Datascaping the Flint Water Crisis
Re-projecting disembodied data on blood and water to reveal the tragic crisis of bureaucratic mismanagement that became one the worst infrastructural crises in US history.
Team: Julia Bloom, Mariya Chekmarova, Ri Le
Professor Leah Meisterlin
Urban Datascapes, Spring 2019
Columbia University Graduate School of Architecture, Planning and Preservation (GSAPP)
“Re-projecting” disembodied data on blood and water, our project uses biometric data and cartography to give context and to illustrate the tragic crisis of bureaucratic mismanagement that became emblematic of racial inequality for Black urban residents and infrastructural disenfranchisement.
In April 2014, the city of Flint, Michigan changed its water supply from Lake Huron to the Flint River as a temporary change while awaiting future connection to the Karegnondi Water Authority. As a result of this change, untreated water from the river corroded the city’s lead and copper piping, delivering contaminated water to roughly 100,000 residents. While residents immediately raised concerns over the quality of the water, city leaders insisted the metal content was below EPA standards. By January of 2015, after a routine monitoring of the water quality, city officials sent a formal notification to residents that their water was in violation of the Safe Drinking Act. This meant that the level of contaminants in the water were unsafe, with readings far higher than accepted standards. Though there was still no formal acknowledgement of the crisis by state officials, various news reports highlighted the extent of the issue and documented the community’s response, which served as primary record in the wake of bureaucratic invisibility.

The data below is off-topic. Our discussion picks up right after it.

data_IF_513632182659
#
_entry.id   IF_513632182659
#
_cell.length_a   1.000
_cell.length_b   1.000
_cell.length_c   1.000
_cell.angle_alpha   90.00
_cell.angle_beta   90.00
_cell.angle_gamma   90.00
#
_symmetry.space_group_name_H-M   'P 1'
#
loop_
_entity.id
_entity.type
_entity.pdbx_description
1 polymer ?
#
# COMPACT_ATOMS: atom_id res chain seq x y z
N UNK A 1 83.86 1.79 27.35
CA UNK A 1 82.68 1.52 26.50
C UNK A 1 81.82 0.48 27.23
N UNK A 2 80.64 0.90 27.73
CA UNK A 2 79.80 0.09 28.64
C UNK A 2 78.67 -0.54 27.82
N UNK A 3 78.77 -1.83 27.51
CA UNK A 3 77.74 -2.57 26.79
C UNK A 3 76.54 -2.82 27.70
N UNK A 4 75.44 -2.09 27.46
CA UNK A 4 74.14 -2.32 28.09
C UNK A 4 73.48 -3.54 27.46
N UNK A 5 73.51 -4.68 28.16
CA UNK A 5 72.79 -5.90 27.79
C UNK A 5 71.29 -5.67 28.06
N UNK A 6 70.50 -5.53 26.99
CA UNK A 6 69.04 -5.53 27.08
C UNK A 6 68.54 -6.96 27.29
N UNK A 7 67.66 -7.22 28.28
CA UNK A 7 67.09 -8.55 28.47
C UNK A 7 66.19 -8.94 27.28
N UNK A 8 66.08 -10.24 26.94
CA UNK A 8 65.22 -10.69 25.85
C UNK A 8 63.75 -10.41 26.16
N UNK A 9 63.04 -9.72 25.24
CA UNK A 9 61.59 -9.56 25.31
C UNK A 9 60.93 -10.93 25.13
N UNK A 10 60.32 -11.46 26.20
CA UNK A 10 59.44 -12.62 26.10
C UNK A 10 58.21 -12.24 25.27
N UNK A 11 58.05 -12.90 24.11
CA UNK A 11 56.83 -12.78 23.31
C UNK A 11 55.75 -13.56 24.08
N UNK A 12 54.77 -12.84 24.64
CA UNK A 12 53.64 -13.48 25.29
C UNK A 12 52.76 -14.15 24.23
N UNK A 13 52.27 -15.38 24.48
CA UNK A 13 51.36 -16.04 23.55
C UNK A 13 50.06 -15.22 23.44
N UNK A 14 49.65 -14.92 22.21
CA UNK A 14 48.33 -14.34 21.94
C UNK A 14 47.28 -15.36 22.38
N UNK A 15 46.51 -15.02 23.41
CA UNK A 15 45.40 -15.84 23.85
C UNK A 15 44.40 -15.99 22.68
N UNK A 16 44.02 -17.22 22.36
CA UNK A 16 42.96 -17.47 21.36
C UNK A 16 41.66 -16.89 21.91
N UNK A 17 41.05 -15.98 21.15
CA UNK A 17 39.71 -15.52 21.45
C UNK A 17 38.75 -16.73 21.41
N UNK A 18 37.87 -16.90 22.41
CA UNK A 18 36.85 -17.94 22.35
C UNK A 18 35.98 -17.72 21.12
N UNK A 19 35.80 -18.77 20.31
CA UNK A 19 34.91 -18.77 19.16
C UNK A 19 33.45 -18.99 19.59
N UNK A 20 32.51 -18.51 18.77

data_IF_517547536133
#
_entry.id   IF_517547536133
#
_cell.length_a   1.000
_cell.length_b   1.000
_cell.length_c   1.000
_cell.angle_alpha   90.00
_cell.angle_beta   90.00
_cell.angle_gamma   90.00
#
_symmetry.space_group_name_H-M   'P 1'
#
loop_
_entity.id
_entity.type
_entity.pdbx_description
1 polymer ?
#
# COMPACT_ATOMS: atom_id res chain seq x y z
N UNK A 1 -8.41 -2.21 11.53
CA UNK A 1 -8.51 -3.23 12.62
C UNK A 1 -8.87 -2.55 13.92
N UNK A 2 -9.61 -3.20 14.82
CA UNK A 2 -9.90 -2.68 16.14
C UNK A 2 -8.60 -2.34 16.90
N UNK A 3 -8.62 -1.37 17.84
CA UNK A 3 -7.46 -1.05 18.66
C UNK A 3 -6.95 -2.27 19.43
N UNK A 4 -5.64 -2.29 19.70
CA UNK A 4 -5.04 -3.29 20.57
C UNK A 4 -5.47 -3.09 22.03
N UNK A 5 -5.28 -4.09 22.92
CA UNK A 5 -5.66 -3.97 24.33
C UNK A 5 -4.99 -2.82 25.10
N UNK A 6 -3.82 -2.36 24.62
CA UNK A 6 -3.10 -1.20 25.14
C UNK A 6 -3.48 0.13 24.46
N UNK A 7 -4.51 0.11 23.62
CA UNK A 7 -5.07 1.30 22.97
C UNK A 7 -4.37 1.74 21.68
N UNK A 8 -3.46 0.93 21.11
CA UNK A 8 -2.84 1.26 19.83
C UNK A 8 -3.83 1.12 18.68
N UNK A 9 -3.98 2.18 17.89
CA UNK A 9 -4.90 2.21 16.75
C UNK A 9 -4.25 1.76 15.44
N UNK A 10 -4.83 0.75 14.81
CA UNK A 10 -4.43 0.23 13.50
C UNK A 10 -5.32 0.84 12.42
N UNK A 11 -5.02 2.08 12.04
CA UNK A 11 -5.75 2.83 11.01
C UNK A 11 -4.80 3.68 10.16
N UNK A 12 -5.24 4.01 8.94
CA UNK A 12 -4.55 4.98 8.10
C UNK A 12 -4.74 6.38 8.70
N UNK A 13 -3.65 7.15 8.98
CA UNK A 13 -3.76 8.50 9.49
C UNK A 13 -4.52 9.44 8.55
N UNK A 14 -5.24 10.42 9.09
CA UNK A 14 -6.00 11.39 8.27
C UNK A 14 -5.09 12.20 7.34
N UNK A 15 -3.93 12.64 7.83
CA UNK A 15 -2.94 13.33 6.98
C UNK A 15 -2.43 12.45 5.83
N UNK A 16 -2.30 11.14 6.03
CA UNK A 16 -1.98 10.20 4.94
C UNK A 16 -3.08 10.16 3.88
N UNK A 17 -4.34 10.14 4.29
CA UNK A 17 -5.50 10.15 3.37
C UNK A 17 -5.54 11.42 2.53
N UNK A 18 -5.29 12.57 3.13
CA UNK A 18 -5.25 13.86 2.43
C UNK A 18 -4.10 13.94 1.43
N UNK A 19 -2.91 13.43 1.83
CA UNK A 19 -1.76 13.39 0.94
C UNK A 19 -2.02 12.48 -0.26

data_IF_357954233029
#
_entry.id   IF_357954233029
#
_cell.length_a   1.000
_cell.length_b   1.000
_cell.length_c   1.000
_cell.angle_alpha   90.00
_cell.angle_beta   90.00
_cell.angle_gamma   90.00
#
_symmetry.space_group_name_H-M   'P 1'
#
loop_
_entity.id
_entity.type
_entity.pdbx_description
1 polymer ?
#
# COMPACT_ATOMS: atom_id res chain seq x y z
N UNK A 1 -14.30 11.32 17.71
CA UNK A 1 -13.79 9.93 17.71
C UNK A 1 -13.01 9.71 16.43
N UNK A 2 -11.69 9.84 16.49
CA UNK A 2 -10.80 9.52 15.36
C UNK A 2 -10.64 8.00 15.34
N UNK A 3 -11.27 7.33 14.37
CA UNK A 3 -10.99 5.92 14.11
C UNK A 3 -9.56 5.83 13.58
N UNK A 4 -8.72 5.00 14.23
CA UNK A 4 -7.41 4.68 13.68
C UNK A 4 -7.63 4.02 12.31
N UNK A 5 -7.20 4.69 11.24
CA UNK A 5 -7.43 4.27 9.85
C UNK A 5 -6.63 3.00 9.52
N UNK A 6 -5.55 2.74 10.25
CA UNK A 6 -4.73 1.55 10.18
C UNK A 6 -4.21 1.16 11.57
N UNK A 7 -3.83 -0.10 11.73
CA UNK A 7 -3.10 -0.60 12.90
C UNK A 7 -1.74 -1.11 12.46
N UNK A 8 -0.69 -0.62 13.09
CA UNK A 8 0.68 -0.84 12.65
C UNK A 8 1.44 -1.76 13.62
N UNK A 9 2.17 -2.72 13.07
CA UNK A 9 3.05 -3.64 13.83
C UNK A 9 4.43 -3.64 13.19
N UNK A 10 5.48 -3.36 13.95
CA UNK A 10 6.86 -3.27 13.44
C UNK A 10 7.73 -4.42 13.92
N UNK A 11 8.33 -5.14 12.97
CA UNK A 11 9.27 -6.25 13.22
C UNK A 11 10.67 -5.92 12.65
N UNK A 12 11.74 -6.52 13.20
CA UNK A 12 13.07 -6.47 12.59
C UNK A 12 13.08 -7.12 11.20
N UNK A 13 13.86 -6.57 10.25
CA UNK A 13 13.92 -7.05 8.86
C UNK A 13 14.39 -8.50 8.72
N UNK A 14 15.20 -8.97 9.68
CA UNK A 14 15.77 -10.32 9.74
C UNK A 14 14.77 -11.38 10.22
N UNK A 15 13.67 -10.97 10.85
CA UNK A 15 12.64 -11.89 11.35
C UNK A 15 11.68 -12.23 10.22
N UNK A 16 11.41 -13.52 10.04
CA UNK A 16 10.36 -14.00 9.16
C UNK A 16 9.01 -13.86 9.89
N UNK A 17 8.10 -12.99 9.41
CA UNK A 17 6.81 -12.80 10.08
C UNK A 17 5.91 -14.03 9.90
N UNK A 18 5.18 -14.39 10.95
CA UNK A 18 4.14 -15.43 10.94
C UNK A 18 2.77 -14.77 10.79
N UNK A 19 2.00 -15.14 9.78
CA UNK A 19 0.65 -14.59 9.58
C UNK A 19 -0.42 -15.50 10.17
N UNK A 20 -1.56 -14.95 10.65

All four datasets appear along the timeline at different times, for different durations. Their appearance is synonymous with the responsive nature by which they were created. They exist simultaneously only when government officials formally acknowledged the water crisis in Flint. Their duration is related to the goals of the particular data collector, with volunteered samples continuing to be submitted to this day, but EPA samples ceasing to exist once compliance was achieved. Together, they form a crisis dataset that illustrate the various dynamics that created a tragic crisis of urban inequality out of what would otherwise become bureaucratic mismanagement.